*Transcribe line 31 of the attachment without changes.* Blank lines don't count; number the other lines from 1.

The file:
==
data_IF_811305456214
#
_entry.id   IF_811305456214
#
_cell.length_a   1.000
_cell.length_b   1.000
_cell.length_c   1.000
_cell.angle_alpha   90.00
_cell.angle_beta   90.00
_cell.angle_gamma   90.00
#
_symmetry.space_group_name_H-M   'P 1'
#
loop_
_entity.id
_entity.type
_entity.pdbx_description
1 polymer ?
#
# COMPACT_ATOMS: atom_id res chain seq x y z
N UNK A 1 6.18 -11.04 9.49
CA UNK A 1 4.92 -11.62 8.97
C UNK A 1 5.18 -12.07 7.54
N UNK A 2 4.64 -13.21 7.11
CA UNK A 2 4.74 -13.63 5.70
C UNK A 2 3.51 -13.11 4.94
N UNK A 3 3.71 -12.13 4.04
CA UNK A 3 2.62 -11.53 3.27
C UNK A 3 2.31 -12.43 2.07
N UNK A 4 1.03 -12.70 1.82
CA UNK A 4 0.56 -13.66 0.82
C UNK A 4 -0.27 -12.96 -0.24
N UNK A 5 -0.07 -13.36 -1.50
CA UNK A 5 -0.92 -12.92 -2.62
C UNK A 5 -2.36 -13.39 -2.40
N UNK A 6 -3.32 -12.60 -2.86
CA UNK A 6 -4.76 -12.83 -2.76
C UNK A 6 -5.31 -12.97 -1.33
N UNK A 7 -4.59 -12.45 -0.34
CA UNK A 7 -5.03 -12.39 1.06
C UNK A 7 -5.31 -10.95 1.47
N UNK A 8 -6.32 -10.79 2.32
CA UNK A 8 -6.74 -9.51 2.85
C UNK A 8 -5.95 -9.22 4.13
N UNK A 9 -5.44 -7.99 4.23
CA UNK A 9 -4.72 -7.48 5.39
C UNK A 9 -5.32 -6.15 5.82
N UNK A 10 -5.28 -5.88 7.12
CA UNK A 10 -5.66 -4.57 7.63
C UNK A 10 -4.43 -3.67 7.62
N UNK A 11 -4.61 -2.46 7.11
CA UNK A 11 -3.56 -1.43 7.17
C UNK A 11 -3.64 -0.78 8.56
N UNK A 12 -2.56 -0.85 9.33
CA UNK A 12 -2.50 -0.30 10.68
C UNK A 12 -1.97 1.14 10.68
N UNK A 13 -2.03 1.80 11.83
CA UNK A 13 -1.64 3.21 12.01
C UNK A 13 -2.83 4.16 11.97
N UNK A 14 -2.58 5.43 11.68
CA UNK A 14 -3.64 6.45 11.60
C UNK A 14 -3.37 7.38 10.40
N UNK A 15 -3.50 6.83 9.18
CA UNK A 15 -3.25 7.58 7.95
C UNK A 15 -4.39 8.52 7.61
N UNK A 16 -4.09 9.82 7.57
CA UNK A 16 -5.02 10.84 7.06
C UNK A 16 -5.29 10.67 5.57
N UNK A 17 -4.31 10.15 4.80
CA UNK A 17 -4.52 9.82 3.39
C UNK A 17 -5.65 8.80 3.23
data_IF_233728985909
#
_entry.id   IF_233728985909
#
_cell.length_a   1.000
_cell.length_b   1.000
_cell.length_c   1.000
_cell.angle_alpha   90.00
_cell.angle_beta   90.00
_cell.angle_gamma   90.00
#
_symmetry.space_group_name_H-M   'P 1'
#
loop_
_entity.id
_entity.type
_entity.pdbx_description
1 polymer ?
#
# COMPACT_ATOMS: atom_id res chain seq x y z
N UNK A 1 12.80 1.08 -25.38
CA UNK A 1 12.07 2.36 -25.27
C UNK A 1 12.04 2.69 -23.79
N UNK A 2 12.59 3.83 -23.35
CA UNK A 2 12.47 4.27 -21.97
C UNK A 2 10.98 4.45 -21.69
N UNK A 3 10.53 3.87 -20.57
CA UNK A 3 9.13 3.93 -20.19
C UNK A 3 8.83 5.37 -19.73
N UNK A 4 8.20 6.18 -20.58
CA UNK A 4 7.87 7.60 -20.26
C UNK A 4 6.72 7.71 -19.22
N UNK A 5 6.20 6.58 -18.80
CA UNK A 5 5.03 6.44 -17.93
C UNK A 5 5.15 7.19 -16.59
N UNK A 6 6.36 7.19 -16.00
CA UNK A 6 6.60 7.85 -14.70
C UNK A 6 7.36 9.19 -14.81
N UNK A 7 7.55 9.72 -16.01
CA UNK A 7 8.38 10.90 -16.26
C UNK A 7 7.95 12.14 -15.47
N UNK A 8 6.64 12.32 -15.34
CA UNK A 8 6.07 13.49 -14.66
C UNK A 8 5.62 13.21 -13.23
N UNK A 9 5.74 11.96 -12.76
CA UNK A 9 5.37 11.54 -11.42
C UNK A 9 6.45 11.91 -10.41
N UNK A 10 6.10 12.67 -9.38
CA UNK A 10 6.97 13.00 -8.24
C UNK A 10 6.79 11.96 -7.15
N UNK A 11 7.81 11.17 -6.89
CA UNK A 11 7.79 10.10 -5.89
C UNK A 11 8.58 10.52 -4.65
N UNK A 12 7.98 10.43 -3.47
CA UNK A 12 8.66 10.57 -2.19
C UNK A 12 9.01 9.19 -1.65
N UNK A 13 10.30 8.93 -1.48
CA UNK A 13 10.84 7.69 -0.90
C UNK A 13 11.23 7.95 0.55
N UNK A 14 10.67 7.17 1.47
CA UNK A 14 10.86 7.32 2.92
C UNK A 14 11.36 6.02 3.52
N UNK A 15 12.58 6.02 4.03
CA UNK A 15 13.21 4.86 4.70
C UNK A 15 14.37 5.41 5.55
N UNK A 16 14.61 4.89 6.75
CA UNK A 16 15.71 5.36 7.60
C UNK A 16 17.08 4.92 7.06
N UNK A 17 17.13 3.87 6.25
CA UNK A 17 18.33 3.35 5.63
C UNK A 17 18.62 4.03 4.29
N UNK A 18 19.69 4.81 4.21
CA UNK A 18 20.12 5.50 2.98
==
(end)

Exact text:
CA UNK A 4 0.56 -13.66 0.82